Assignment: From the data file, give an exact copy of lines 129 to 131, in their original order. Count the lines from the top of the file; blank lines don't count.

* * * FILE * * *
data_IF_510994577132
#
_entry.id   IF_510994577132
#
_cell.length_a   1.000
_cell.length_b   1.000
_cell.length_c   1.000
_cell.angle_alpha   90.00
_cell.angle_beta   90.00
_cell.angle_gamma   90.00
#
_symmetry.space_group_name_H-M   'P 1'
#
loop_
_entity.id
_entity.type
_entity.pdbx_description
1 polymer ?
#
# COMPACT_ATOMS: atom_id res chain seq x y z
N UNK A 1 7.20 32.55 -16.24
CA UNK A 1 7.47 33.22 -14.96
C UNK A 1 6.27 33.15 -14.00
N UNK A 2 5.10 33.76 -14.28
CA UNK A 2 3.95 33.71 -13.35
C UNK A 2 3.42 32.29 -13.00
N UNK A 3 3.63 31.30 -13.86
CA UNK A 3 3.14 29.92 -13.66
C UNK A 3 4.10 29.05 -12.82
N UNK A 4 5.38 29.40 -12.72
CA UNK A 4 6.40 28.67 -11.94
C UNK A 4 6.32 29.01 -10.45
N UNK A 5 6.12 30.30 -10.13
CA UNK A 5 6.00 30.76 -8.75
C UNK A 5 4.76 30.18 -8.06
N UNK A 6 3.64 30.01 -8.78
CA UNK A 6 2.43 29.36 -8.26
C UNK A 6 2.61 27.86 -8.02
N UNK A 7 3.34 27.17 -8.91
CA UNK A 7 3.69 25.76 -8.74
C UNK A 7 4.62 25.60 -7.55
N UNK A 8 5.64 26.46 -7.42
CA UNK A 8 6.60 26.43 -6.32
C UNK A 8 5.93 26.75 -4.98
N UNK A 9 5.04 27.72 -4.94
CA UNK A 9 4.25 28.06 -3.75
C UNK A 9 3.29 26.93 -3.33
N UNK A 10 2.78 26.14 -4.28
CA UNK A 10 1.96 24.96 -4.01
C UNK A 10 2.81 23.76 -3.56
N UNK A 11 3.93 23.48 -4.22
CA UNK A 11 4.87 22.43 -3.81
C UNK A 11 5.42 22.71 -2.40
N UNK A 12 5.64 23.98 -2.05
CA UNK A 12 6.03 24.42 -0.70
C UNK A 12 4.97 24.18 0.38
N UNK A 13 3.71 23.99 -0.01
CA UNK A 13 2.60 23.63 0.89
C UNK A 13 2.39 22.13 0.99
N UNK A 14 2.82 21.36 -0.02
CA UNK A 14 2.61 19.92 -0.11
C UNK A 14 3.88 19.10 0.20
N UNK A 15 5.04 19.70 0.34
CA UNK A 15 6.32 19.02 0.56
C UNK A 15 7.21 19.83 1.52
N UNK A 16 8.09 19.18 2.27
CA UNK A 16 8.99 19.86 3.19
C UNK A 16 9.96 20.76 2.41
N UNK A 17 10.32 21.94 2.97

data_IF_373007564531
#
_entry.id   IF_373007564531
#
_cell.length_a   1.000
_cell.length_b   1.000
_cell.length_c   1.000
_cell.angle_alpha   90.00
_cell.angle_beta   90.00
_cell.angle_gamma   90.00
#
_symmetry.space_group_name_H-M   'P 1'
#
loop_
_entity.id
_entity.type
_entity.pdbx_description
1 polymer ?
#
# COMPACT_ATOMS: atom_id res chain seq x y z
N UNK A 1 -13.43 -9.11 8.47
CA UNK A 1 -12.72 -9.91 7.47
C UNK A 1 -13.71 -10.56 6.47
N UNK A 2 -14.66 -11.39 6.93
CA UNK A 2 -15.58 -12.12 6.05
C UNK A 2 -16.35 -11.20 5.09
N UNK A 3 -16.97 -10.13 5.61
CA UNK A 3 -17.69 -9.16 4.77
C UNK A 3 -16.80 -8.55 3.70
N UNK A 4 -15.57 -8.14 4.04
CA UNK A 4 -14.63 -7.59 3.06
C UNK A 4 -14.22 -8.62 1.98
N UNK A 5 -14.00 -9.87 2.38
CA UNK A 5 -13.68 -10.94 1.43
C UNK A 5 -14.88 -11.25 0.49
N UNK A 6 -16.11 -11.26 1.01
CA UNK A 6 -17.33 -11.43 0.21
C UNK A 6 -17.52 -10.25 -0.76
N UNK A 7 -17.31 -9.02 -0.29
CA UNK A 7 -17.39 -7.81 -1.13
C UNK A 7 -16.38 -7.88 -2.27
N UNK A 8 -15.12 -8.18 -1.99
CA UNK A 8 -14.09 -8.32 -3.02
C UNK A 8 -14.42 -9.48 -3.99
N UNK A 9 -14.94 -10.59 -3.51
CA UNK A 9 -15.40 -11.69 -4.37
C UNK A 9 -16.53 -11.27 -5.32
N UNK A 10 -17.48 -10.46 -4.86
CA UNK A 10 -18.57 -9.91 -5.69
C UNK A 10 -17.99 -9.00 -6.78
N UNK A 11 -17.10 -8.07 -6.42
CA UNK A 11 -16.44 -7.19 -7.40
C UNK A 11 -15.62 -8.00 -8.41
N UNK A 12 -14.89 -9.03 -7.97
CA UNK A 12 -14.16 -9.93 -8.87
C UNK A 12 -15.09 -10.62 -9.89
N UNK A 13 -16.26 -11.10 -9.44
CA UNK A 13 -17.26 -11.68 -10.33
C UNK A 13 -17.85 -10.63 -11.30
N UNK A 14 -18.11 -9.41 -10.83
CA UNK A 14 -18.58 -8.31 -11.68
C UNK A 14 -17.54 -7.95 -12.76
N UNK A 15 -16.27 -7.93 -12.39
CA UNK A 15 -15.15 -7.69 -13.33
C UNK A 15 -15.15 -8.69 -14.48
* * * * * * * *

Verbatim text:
N UNK A 14 -18.11 -9.41 -10.83
CA UNK A 14 -18.58 -8.31 -11.68
C UNK A 14 -17.54 -7.95 -12.76